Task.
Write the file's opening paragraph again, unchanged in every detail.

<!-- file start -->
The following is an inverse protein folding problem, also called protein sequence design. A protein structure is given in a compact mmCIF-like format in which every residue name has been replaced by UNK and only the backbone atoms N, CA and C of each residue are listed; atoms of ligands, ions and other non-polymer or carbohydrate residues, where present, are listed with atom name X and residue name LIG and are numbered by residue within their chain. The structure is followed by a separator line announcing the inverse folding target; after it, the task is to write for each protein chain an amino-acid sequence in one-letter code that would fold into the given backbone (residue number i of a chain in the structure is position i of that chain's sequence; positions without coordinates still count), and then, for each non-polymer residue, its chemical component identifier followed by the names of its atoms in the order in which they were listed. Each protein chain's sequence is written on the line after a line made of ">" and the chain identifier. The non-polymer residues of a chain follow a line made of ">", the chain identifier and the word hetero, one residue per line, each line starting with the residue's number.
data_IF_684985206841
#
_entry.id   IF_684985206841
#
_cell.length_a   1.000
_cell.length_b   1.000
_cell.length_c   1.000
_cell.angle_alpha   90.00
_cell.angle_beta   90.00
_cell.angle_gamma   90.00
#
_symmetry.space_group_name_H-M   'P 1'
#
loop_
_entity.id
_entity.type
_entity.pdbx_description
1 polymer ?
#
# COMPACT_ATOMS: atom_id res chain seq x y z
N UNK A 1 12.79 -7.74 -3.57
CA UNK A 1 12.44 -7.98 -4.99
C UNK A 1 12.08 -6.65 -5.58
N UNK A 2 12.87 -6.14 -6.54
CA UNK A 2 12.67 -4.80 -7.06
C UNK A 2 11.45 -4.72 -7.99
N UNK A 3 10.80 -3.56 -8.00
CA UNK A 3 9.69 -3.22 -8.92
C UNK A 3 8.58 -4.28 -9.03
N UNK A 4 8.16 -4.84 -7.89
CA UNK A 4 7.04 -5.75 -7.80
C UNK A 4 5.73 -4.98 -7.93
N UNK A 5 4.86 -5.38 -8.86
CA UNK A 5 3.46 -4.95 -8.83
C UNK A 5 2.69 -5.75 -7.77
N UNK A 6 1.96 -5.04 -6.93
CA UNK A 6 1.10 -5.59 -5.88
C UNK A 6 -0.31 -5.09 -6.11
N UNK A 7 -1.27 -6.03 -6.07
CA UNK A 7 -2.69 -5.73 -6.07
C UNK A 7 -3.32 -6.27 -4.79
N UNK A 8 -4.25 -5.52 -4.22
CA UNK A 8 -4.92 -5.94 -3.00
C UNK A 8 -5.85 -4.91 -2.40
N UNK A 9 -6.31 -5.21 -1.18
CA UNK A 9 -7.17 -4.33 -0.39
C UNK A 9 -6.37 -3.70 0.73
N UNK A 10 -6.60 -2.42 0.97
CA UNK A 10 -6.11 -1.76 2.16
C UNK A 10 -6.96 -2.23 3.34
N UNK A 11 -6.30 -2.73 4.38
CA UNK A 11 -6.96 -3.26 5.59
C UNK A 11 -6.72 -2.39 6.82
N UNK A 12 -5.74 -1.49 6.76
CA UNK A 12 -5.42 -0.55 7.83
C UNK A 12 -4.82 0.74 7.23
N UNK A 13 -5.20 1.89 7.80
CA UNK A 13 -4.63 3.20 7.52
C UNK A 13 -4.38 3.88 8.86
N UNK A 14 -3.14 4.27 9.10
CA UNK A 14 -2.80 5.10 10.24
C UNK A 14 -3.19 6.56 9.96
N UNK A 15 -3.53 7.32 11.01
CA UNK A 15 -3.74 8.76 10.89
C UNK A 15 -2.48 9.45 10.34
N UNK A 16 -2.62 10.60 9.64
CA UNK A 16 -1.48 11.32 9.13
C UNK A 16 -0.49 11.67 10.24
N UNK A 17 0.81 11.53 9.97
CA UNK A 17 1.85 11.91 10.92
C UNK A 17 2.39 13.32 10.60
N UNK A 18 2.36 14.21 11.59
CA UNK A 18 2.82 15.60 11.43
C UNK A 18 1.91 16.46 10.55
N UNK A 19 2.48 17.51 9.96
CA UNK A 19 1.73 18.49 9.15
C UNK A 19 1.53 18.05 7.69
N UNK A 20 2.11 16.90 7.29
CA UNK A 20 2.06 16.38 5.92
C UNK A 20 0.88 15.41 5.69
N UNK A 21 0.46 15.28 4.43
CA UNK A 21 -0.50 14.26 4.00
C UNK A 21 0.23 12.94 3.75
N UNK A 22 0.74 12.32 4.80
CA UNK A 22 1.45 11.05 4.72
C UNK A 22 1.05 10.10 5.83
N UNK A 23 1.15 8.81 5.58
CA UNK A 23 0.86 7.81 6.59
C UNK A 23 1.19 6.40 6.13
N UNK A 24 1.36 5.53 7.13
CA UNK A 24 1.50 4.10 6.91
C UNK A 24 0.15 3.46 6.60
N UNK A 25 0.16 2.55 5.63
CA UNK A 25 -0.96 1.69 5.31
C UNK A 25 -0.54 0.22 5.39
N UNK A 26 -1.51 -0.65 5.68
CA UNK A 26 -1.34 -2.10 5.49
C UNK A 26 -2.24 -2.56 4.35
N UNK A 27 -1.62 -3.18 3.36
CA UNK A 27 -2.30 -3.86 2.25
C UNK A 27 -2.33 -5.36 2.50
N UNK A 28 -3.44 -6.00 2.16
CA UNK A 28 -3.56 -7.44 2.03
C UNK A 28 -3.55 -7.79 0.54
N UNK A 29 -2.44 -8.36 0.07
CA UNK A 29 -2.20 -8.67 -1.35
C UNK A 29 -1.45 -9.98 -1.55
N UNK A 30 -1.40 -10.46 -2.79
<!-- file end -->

The following is an inverse protein folding problem, also called protein sequence design. A protein structure is given in a compact mmCIF-like format in which every residue name has been replaced by UNK and only the backbone atoms N, CA and C of each residue are listed; atoms of ligands, ions and other non-polymer or carbohydrate residues, where present, are listed with atom name X and residue name LIG and are numbered by residue within their chain. The structure is followed by a separator line announcing the inverse folding target; after it, the task is to write for each protein chain an amino-acid sequence in one-letter code that would fold into the given backbone (residue number i of a chain in the structure is position i of that chain's sequence; positions without coordinates still count), and then, for each non-polymer residue, its chemical component identifier followed by the names of its atoms in the order in which they were listed. Each protein chain's sequence is written on the line after a line made of ">" and the chain identifier. The non-polymer residues of a chain follow a line made of ">", the chain identifier and the word hetero, one residue per line, each line starting with the residue's number.